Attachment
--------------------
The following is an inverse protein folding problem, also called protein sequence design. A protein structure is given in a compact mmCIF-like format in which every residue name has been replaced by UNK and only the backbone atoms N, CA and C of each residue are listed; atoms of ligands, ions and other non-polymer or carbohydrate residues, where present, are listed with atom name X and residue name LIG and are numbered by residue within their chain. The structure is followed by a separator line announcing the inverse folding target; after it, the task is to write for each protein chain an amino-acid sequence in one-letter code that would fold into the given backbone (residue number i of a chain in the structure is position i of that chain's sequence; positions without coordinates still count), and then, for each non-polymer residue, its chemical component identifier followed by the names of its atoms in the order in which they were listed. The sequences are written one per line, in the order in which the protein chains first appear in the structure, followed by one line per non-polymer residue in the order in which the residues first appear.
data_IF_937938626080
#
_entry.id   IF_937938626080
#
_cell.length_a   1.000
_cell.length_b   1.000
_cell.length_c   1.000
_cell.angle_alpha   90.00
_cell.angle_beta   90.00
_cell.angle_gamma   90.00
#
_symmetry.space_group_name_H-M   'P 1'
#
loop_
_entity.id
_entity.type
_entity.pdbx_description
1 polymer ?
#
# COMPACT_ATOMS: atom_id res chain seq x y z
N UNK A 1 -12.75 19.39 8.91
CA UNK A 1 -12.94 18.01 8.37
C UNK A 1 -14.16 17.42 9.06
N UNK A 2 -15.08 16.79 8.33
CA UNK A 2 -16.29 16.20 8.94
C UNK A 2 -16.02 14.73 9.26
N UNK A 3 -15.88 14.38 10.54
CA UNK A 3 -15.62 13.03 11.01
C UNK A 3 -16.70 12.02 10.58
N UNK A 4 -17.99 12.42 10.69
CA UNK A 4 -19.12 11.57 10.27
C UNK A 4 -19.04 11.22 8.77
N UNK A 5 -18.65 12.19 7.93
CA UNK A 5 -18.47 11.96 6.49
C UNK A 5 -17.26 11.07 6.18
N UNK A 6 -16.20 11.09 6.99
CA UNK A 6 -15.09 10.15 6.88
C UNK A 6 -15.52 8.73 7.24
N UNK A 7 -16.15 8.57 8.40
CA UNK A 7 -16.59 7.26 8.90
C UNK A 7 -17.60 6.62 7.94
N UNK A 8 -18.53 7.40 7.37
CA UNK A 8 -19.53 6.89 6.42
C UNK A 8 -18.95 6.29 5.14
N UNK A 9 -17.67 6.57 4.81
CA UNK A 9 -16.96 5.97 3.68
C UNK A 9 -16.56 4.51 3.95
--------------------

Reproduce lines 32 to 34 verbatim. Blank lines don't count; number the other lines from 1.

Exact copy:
CA UNK A 4 -19.12 11.57 10.27
C UNK A 4 -19.04 11.22 8.77
N UNK A 5 -18.65 12.19 7.93